A plan of a horizontal well is presented.

Figure 3-14    Vertical plan for a nearly horizontal well with a maximum deviation angle of 94 deg. (Published by permission of Gardes Directional Drilling.)

Commonly, deviated wells are drilled with a build rate of 2 deg per 100 ft of hole drilled. Figure 3-15 shows the scaled chart for a 2 deg per 100 ft build rate. Such charts are used to make a quick estimate of well design after structure maps have been made on target horizons. For example, from the chart, a target horizon located at a TVD of 10,000 ft and a horizontal distance of 4000 ft from the platform location requires the drilling of a well with a deviation angle of approximately 23 deg to a MD of 10,800 ft. Such charts are available from directional service companies for build rates ranging from 1 deg to 5 deg per 100 ft. In most cases today, however, these charts have been replaced with computer software that can calculate preliminary directional plans quickly.

A graph plots true vertical depth against horizontal deviation.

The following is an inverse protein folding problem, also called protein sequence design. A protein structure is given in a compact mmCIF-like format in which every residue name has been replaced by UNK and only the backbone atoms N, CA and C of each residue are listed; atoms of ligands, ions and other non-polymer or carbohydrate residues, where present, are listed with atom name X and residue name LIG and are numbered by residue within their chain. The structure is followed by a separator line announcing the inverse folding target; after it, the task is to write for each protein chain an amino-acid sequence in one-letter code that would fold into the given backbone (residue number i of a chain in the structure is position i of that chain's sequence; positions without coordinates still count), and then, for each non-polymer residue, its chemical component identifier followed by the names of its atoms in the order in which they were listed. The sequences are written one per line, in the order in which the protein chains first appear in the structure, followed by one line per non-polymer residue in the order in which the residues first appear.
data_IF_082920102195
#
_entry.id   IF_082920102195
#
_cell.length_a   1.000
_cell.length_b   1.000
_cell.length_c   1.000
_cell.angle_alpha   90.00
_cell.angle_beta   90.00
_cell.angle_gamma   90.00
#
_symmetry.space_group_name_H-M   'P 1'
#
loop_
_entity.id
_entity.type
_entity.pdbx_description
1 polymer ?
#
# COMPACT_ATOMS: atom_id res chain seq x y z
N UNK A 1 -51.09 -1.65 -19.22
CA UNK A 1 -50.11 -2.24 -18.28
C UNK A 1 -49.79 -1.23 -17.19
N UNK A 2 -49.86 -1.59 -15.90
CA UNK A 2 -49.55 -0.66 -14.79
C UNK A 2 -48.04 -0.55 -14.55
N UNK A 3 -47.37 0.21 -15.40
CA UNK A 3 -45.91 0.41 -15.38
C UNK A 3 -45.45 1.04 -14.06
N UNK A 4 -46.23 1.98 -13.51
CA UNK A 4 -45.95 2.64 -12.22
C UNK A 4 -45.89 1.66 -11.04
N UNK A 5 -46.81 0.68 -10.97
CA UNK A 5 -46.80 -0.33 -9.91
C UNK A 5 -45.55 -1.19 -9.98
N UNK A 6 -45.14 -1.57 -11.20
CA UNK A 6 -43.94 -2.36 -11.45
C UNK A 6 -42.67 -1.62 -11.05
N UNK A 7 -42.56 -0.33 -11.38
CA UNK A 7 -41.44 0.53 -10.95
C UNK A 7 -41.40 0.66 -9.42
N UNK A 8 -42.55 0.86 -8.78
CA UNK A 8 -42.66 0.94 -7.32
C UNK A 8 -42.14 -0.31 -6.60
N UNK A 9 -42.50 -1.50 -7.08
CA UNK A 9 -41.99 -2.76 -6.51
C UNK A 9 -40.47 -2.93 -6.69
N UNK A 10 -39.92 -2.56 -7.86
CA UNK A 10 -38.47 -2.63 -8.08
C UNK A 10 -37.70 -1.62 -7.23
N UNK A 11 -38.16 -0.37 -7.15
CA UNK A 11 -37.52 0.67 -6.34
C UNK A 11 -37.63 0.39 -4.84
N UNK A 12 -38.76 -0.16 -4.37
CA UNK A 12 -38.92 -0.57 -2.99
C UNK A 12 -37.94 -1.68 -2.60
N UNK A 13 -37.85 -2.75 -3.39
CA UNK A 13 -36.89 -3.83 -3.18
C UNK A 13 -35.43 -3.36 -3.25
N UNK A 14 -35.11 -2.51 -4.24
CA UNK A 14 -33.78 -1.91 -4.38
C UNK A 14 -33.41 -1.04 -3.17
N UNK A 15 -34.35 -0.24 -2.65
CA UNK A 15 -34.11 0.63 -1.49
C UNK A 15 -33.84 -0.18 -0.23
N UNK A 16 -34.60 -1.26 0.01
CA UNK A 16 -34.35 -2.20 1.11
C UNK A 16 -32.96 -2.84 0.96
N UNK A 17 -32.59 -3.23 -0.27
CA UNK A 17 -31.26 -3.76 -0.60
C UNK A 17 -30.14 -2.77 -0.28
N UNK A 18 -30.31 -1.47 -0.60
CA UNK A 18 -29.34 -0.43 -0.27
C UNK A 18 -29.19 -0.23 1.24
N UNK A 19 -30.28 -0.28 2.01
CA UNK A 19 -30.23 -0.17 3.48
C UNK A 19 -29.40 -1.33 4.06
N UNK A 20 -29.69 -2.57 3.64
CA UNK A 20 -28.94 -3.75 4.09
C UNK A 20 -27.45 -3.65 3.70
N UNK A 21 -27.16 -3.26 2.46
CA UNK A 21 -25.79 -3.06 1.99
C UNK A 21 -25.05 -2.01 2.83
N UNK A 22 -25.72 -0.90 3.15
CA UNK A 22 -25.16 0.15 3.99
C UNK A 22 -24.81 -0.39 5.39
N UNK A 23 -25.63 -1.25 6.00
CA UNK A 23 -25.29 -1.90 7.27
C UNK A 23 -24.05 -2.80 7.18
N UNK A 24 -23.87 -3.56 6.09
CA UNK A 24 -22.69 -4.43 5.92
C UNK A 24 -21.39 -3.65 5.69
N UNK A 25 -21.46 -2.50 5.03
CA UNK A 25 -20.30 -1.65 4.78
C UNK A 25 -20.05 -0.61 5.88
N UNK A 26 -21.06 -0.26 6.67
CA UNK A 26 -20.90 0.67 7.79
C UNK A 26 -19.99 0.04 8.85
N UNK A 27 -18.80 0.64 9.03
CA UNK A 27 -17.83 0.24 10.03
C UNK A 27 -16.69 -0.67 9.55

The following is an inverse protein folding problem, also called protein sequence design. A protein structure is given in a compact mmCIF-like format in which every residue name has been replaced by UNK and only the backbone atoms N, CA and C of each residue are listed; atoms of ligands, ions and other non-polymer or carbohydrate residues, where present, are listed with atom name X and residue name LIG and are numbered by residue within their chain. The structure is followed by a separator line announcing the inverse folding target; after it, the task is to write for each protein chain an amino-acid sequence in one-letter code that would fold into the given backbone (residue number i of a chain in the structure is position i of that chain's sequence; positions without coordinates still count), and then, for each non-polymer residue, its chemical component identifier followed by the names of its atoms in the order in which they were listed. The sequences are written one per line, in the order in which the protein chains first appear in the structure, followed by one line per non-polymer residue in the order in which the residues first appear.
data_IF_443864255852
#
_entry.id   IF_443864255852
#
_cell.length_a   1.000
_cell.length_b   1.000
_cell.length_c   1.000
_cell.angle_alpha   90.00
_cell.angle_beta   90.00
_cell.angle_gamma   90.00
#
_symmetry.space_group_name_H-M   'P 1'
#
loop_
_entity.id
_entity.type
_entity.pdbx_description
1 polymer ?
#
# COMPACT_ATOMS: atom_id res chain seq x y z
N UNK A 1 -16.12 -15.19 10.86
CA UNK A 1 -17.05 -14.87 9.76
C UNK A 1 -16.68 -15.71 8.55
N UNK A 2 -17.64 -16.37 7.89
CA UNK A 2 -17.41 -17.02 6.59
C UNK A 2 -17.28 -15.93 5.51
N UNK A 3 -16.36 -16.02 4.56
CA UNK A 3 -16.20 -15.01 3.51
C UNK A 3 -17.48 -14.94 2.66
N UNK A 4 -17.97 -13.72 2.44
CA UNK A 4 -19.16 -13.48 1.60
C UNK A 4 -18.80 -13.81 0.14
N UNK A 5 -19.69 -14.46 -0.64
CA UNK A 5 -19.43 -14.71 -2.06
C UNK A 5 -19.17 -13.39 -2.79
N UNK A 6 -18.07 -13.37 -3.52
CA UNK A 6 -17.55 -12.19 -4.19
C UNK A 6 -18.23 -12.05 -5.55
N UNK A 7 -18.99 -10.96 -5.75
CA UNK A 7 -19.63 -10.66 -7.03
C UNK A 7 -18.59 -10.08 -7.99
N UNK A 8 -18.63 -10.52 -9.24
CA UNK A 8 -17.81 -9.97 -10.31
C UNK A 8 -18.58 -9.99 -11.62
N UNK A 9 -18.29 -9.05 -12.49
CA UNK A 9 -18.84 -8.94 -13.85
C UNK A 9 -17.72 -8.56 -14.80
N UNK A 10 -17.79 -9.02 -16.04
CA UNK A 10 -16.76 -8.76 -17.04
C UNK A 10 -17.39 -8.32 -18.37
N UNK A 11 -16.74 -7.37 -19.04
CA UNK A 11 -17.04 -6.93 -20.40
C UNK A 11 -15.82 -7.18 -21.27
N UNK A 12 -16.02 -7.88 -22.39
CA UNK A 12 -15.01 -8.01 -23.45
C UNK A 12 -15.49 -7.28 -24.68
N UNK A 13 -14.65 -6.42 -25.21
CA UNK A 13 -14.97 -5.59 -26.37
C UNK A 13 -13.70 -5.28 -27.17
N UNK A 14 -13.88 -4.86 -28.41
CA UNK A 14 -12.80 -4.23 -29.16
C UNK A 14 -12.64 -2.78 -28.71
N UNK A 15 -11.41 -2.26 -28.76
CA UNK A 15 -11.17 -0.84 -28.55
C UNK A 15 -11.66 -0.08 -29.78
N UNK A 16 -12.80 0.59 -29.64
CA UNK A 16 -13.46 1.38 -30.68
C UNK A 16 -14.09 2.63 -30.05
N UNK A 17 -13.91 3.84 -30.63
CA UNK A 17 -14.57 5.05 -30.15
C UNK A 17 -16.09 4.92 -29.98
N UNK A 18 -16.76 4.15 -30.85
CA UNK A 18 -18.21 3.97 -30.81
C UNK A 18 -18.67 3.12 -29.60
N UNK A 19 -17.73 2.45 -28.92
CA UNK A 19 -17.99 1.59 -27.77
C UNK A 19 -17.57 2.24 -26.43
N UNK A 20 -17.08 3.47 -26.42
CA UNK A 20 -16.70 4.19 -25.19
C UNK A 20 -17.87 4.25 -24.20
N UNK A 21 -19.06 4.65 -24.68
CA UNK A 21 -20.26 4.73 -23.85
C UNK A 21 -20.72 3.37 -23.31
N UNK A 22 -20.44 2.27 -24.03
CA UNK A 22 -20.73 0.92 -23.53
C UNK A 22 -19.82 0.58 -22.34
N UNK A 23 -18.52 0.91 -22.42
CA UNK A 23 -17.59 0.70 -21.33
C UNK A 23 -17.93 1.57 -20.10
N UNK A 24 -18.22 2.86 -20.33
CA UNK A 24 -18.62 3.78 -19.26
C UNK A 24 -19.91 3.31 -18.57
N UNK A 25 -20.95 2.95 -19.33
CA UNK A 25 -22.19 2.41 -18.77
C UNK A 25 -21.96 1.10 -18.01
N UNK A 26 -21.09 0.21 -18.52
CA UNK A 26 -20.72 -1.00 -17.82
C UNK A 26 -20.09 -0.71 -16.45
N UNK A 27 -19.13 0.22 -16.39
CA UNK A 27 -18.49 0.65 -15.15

Figure 3-15    Scaled chart for a build rate of 2 deg per 100 ft of hole drilled. (Published by permission of Eastman Christensen.)

Directional Tools Used for Measurements

Three features of a directional wellbore are measured at given points within the well: (1) measured depth, which is the distance from the surface to a given point, measured along the wellbore; (2) angle of inclination from the vertical (drift angle or deviation angle); and (3) drift direction, or the directional path of the wellbore. These parameters are the basis for calculations of the position of each point in the subsurface, and all this information is included in a directional survey. Drift angle and drift direction are measured by a survey tool conveyed in drill pipe or by wireline, and MD is determined by length of drill pipe or wireline. The various tools that are used fall into two categories: magnetic and nonmagnetic.

Magnetic Surveys

Magnetic is a generic term for describing several survey tools that use a magnetic compass for direction and therefore must be run inside a special nonmagnetic drill collar to negate the effects of the drill pipe. An example of such a survey is the single-shot magnetic survey. This device records, on a heat-resistant film disc, the magnetic direction and inclination angle of the wellbore at specific depth intervals. A multishot survey uses a filmstrip to record several readings of hole angle and direction at different depth intervals. Newer wireline tools provide real-time survey data at the surface. Measurement accuracy of magnetic survey tools has been improved within the last 30 years. Modern magnetic tools are used for measurement-while-drilling (MWD) surveying. These surveys provide real-time data for more efficient directional drilling.